Abandon God, and Science Will Die

The New Atheists are sawing off the branch on which science is sitting.

By John Zmirak Published on May 30, 2016

Every educated person ought to study the ancient world. What we will find in those cultures is extraordinary and fascinating, such that thousands of Western scholars have spent their lifetimes mining the riches of these complex nations, without ever exhausting the richness laid down by ancient philosophers, poets and sages.

There’s one thing that each of these civilizations lacked, which wouldn’t make an appearance until the Christian Middle Ages: experimental science that yields a reliable understanding of the material world and hence technological advancements that better human life. Yes, there were careful and deeply insightful philosophical thinkers, and individual tinkerers whose curiosity drove them to test an invention or theory here and there. But no one ever followed up on the inventions of Archimedes, or systematically experimented to see where Galen had been mistaken.

No schools established laboratories and attracted teams of researchers, laying out hypotheses and training younger scientists to test them. No one set up faculties for the steady advancement of medicine by careful trial and error, or carefully tested the theories of the men who had come before them. Even when seeds of genius popped up in the ancient soil, they found it dry and rocky, with none of what science needed to nurture its steady, predictable growth. Scientist (and priest) Stanley Jaki surveys the weathered ruins of ancient inquiry in his learned book The Savior of Science and shows why the ancient Egyptians, Hindus, Chinese, and Babylonians, for all their genius, never developed anything like science.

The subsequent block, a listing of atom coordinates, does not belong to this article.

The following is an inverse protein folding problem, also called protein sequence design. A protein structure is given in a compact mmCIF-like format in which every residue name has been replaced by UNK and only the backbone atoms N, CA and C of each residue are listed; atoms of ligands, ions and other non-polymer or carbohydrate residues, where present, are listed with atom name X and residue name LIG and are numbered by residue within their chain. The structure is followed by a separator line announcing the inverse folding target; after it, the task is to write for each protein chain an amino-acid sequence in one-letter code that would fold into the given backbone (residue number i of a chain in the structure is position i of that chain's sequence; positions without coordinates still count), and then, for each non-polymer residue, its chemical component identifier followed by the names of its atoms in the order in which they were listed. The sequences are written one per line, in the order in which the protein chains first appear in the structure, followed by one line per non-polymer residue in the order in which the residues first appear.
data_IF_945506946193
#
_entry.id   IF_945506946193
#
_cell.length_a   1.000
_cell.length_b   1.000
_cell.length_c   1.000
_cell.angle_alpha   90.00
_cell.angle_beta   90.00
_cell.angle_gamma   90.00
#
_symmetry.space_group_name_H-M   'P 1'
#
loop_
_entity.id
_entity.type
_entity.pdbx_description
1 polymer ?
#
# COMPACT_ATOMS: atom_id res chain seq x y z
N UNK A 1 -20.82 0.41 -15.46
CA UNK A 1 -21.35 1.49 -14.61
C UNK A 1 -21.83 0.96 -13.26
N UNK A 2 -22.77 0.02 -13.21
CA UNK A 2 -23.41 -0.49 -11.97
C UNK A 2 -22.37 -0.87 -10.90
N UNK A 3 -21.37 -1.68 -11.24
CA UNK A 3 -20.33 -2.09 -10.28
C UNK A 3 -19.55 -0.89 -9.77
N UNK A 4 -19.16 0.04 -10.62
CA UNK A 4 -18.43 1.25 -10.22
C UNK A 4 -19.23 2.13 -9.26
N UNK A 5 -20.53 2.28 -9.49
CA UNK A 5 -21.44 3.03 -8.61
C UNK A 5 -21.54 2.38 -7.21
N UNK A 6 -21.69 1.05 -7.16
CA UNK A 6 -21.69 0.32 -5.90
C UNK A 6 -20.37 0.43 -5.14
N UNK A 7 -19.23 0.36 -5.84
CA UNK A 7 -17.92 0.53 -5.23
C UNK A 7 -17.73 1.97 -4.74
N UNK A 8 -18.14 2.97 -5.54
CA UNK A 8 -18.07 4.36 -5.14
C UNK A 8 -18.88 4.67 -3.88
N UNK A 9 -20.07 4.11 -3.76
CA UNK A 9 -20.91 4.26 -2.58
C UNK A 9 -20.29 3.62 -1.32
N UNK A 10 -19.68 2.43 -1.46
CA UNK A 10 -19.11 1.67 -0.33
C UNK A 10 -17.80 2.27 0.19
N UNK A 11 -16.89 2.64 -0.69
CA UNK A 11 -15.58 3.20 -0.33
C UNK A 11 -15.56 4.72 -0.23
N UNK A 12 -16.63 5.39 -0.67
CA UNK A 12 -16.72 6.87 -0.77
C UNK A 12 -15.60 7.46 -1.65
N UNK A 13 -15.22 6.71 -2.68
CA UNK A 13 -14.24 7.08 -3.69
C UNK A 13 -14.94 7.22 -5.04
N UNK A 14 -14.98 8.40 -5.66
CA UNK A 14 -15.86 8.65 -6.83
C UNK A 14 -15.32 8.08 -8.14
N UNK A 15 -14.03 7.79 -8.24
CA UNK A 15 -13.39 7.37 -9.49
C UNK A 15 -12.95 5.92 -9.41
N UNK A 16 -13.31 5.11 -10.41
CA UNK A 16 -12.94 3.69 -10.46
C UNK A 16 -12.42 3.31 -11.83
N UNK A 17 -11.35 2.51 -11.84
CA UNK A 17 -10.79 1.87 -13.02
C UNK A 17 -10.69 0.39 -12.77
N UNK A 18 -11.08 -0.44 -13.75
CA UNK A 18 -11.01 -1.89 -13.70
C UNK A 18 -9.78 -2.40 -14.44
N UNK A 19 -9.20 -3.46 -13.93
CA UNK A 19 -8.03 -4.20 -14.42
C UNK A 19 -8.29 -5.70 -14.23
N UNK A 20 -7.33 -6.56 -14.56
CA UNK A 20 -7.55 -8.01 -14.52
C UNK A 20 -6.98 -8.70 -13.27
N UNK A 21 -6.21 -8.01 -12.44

Why the West Is Different

Why was this true in so many cultures, but not true in our own? What was it that led to the growth of experimental science with such pioneers as St. Hildgard of Bingen, St. Albert the Great, and the monk Roger Bacon? What elements in our culture laid the groundwork for the theories of Newton, Kepler, Leibniz and (yes) Galileo? What set the Christian West apart?

It was the unique worldview of the Jews, implanted in the rationalism of Greece and Rome, and guaranteed by faith. It is easy for us to miss the distinctive characteristics that set this distinctively Western, Christian mindset apart from its competitors, in the same way that we forget that we are breathing — until something goes wrong, and we choke on a noxious gas. Let us go through these characteristics one by one:

  • We believe that God is rational, and that he created an orderly world which mirrors His rationality. So by testing the way the world responds to our activity — via experiments — we can gain reliable knowledge for the future.
  • We believe that we are images of God. Therefore the world’s rational structure is transparent to the light of our own God-given reason, such that we can gradually come to know it better than our ancestors did.
  • We believe that the world did not always exist, and won’t disappear then reappear in an endless loop of meaningless cosmic cycles.
  • We believe that the world was created “good,” is sharply distinct from God Himself, and subject to us as its “stewards.” So it is legitimate and good for us to engage it and try to improve it.
  • We believe in a type of (non-utopian) progress, and think that the world can and should become a more humane place, where suffering diminishes and justice prevails more widely.